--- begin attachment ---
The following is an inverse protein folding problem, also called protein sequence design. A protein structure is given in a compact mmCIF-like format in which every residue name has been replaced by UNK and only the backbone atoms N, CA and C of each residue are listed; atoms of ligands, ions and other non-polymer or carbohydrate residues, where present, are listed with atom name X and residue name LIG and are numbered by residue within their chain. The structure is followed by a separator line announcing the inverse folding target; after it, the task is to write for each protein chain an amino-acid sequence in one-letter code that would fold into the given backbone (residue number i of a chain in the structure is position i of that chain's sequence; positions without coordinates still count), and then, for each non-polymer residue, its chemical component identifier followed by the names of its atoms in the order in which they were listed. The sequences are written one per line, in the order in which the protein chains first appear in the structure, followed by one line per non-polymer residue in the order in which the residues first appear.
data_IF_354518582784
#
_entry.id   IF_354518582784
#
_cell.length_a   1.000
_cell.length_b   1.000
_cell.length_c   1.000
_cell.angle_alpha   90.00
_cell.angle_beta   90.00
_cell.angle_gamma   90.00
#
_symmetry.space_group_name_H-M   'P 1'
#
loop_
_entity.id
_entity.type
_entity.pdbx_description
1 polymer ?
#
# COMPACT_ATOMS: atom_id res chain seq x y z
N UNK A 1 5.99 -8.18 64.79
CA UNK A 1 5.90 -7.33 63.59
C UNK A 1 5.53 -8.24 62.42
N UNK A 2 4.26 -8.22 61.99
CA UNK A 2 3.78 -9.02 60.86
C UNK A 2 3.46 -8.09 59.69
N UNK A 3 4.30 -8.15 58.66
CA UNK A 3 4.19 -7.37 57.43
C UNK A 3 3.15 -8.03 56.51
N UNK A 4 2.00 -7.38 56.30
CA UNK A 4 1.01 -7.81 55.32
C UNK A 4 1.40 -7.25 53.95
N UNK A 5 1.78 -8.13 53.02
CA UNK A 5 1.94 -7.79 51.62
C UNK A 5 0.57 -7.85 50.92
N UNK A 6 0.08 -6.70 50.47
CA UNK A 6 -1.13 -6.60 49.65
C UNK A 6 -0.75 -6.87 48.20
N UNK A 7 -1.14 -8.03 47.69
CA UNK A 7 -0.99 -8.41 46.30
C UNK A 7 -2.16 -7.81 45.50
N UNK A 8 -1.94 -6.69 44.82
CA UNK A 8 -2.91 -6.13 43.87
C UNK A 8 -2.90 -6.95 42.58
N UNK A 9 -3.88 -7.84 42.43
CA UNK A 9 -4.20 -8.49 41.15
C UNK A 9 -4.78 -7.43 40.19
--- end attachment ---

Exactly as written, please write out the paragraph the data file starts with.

The following is an inverse protein folding problem, also called protein sequence design. A protein structure is given in a compact mmCIF-like format in which every residue name has been replaced by UNK and only the backbone atoms N, CA and C of each residue are listed; atoms of ligands, ions and other non-polymer or carbohydrate residues, where present, are listed with atom name X and residue name LIG and are numbered by residue within their chain. The structure is followed by a separator line announcing the inverse folding target; after it, the task is to write for each protein chain an amino-acid sequence in one-letter code that would fold into the given backbone (residue number i of a chain in the structure is position i of that chain's sequence; positions without coordinates still count), and then, for each non-polymer residue, its chemical component identifier followed by the names of its atoms in the order in which they were listed. The sequences are written one per line, in the order in which the protein chains first appear in the structure, followed by one line per non-polymer residue in the order in which the residues first appear.